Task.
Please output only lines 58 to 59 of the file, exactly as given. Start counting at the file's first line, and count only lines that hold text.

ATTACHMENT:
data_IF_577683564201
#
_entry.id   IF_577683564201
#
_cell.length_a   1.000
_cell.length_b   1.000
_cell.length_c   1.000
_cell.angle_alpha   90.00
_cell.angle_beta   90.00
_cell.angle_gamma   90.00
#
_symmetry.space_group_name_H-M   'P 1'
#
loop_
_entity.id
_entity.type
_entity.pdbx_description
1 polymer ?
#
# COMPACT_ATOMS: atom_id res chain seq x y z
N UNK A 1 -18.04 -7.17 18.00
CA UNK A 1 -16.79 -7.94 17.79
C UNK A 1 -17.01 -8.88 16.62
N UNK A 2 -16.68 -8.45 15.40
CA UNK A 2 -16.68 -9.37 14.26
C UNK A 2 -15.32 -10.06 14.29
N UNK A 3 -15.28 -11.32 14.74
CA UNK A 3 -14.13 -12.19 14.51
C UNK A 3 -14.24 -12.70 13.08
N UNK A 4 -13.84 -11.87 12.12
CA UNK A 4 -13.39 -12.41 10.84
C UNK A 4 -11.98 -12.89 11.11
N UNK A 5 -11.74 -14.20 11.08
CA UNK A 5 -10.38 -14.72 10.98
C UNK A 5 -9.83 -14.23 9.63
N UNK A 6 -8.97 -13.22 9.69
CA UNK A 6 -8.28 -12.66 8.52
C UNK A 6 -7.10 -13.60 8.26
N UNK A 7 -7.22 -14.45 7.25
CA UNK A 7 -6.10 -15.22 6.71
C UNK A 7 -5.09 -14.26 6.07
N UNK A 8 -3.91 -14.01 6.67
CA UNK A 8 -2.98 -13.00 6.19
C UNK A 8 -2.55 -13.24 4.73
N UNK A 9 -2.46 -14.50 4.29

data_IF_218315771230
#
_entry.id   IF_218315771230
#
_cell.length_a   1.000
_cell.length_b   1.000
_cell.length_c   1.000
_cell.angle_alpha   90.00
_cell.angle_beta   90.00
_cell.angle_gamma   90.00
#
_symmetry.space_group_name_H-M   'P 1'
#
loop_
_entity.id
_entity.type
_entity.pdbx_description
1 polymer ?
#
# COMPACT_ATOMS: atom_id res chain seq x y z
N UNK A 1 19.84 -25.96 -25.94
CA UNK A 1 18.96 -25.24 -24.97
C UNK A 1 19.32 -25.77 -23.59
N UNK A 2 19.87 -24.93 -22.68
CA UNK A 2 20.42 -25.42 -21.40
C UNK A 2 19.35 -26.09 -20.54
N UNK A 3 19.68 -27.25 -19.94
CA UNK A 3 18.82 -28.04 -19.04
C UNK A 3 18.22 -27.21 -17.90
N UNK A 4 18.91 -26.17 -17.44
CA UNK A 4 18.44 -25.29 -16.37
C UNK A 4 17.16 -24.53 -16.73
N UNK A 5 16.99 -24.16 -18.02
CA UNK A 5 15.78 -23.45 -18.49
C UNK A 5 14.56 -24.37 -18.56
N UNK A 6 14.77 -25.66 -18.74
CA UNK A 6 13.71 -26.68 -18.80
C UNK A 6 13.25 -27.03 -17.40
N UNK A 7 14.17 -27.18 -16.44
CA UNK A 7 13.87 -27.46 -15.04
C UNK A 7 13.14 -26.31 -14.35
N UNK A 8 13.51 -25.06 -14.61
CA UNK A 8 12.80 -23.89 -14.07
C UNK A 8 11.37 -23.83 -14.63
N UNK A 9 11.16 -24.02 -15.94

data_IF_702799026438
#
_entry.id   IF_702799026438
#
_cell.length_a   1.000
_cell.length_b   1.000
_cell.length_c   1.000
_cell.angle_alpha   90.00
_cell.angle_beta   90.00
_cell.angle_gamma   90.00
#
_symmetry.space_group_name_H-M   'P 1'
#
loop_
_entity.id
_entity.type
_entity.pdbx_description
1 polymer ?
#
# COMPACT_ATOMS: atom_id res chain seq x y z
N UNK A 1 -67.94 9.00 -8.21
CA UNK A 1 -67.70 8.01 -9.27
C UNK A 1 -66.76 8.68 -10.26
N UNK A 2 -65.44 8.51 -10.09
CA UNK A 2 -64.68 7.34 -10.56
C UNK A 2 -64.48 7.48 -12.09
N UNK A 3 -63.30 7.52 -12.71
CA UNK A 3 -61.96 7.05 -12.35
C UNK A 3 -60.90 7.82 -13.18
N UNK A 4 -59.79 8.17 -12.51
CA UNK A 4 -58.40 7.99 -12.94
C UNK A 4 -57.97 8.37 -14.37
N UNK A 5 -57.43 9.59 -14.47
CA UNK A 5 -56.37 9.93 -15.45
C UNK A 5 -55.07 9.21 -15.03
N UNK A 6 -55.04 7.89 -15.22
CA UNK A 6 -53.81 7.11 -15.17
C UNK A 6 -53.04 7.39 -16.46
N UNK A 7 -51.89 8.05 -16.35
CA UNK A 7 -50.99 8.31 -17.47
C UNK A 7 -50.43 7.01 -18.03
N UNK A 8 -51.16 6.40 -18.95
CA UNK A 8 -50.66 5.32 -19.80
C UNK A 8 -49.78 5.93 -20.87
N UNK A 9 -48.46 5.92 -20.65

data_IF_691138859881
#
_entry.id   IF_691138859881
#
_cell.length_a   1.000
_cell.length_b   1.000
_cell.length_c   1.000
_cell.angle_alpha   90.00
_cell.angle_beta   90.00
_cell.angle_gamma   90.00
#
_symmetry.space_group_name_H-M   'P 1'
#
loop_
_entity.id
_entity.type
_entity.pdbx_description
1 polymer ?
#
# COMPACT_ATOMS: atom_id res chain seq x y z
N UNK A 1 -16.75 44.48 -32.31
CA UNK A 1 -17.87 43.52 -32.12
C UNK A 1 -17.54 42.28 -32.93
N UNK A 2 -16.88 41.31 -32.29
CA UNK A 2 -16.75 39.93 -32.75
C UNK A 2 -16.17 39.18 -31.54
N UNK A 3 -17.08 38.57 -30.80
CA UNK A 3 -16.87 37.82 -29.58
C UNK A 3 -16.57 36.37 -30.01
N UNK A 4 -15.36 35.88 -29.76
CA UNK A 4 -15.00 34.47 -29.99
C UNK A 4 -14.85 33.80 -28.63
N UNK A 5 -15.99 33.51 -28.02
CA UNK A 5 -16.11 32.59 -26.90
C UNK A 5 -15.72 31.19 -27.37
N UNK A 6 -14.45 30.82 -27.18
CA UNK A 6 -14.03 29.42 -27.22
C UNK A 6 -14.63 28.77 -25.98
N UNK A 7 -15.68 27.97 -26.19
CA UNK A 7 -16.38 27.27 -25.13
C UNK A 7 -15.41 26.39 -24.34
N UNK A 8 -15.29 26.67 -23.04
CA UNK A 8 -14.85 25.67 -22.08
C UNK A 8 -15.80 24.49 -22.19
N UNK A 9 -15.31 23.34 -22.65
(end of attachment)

#
loop_